whiskymapChapter five, Cultural Scotland, is dedicated to Scotland’s cultural heritage, sporting heritage, the cultural scene, creative Scotland, higher and further education, and the Gaelic language. My only slight criticism is that this chapter could have benefited from the addition of a map devoted to the Scots language, and perhaps also a section about the linguistic heritage of Scotland, including Norse and Norn, the extinct Gaelic dialects of Lowland Scotland, as well as the Pictish and Cumbric languages and the evolution of a distinctively Scottish version of Standard English.

The final chapter, Global Scotland, contains three two page maps of the world with Scotland at the centre. These maps show Scotland’s past – our emigrant communities around the world, Scotland’s present, including all the countries which have become independent of the UK, and Scotland’s Global future as an independent nation harnessing its full renewable potential.

This atlas is the antithesis of the BBC weather map which shows Scotland from the perspective of London. This is an atlas which proudly and unashamedly puts Scotland right in the centre and which views this country of ours and the globe from a Scottish perspective. It’s all the better for that. I can’t recommend it highly enough.

You can order copies of the atlas directly from Common Weal by clicking on the ADD TO CART button on the following page.
https://allofusfirst.bigcartel.com/product/scotland-an-atlas-of-opportunity

Alternatively you can email Common Weal directly to order your copy. Send an email to shop@common.scot.

The atlas costs £30 and P&P is an additional £7. If you purchase two copies of the atlas, P&P is £11, saving £3 on postage. Postage outwith the UK is more expensive, please contact Common Weal for details by emailing them at shop@common.scot.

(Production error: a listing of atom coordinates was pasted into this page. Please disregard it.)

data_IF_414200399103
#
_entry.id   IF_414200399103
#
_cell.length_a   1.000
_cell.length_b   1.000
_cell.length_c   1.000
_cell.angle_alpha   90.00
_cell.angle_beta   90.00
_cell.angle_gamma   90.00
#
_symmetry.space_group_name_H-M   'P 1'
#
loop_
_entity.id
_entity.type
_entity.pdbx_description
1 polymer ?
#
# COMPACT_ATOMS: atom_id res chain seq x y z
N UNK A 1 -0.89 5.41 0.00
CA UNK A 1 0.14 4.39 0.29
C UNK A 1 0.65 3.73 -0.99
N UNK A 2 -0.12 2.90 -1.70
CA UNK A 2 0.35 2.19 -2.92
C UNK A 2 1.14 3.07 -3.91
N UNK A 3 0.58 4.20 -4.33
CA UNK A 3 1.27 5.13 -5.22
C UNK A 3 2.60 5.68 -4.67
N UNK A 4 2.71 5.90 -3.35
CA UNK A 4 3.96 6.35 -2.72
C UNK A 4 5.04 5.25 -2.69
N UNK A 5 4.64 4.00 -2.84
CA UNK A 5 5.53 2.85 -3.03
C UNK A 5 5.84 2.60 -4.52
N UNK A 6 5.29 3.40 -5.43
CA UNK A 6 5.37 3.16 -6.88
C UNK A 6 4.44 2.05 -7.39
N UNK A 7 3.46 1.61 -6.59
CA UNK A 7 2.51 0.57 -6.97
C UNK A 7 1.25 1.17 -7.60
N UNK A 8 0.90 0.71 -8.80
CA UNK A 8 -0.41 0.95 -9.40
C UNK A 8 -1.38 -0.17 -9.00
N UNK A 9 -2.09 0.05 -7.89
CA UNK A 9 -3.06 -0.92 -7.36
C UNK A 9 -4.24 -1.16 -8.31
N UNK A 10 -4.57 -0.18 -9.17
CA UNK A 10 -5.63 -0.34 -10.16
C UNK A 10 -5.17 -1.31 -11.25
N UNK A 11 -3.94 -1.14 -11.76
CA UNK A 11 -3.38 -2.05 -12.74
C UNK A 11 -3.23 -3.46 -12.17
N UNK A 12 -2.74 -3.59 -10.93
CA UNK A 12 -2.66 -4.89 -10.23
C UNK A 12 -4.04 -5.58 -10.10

15 comments on “An Atlas of Opportunity, putting Scotland at the centre of the map

  1. Andy Anderson says:

    Thanks for the info Paul I will get one as like you I am a map and history geek.

    I have bought a couple of books from Common Weal in the past. All good.

  2. ali watson says:

    Hi weegingerdug I tried to purchase the book / maps of Scotland, but alas they do not ship to France. And I would rather spend my money with you guys than amazon, is there an alternative Scottish company I can buy it from? Thanks Have a braw day Kind regards Alastair

  3. […] Wee Ginger Dug An Atlas of Opportunity, putting Scotland at the centre of the map A review copy of a book was delivered when I was away visiting my husband in the USA […]

  4. Contrary says:

    Thank you, this looks fabulous! Just when I was looking for a good gift-idea for someone 🙂

  5. Shonagh Potter says:

    Sounds like a must buy book.
    I agree with you about the language element. It is time to have a better understanding of the richness of influences on the language/s of Scotland which includes the Norse .

  6. SiE says:

    I bought a copy at the launch in Glasgow. It is beautifully produced and illustrated with lots of great info [kudos to the designers and editors]. £30 may sound a bit hefty, but for me, it is worth every penny.

  7. Hugh Wallace says:

    I got my copy for Christmas! It looks fantastic.

  8. herveyB says:

    Hi,
    Absolutely beautiful looking book.
    Reading your review has me slavering for mire but U can’t help thinking something’s amiss.